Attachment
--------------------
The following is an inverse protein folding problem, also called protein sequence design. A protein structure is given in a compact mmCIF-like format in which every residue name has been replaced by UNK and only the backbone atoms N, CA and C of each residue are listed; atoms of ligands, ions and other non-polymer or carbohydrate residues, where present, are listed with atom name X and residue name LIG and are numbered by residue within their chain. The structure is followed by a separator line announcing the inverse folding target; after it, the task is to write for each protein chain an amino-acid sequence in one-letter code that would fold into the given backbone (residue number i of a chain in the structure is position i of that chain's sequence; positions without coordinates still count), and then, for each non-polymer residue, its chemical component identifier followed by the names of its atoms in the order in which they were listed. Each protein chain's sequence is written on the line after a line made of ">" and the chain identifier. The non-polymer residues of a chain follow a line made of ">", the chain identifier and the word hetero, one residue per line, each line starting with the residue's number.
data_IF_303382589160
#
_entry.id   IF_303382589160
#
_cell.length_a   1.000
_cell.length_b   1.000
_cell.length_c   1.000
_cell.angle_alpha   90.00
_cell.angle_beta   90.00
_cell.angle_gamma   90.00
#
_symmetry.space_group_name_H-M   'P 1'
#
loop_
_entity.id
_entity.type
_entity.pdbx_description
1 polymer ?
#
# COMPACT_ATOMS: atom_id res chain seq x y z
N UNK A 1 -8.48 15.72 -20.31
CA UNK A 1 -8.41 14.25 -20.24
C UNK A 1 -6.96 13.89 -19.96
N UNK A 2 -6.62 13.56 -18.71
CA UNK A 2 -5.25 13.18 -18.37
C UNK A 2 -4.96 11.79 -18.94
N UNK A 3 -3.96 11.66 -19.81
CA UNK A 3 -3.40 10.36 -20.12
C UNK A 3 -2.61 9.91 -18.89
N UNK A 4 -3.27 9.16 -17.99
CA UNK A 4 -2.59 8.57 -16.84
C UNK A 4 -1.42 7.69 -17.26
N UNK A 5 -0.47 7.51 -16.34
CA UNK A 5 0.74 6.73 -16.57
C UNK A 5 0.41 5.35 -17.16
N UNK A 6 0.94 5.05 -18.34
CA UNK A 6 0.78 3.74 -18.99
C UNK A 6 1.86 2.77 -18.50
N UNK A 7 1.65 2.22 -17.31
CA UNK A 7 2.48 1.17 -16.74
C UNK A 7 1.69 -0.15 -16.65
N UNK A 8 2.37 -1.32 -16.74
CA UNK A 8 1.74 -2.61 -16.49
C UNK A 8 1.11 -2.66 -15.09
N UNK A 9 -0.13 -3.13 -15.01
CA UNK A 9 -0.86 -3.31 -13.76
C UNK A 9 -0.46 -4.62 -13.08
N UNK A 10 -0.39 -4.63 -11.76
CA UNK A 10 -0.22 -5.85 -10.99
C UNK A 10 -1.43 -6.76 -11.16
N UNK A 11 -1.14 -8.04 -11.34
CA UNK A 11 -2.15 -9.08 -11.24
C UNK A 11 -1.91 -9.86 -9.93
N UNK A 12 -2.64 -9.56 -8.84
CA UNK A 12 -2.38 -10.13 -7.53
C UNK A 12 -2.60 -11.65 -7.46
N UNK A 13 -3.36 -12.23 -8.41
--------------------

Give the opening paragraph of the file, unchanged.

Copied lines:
The following is an inverse protein folding problem, also called protein sequence design. A protein structure is given in a compact mmCIF-like format in which every residue name has been replaced by UNK and only the backbone atoms N, CA and C of each residue are listed; atoms of ligands, ions and other non-polymer or carbohydrate residues, where present, are listed with atom name X and residue name LIG and are numbered by residue within their chain. The structure is followed by a separator line announcing the inverse folding target; after it, the task is to write for each protein chain an amino-acid sequence in one-letter code that would fold into the given backbone (residue number i of a chain in the structure is position i of that chain's sequence; positions without coordinates still count), and then, for each non-polymer residue, its chemical component identifier followed by the names of its atoms in the order in which they were listed. Each protein chain's sequence is written on the line after a line made of ">" and the chain identifier. The non-polymer residues of a chain follow a line made of ">", the chain identifier and the word hetero, one residue per line, each line starting with the residue's number.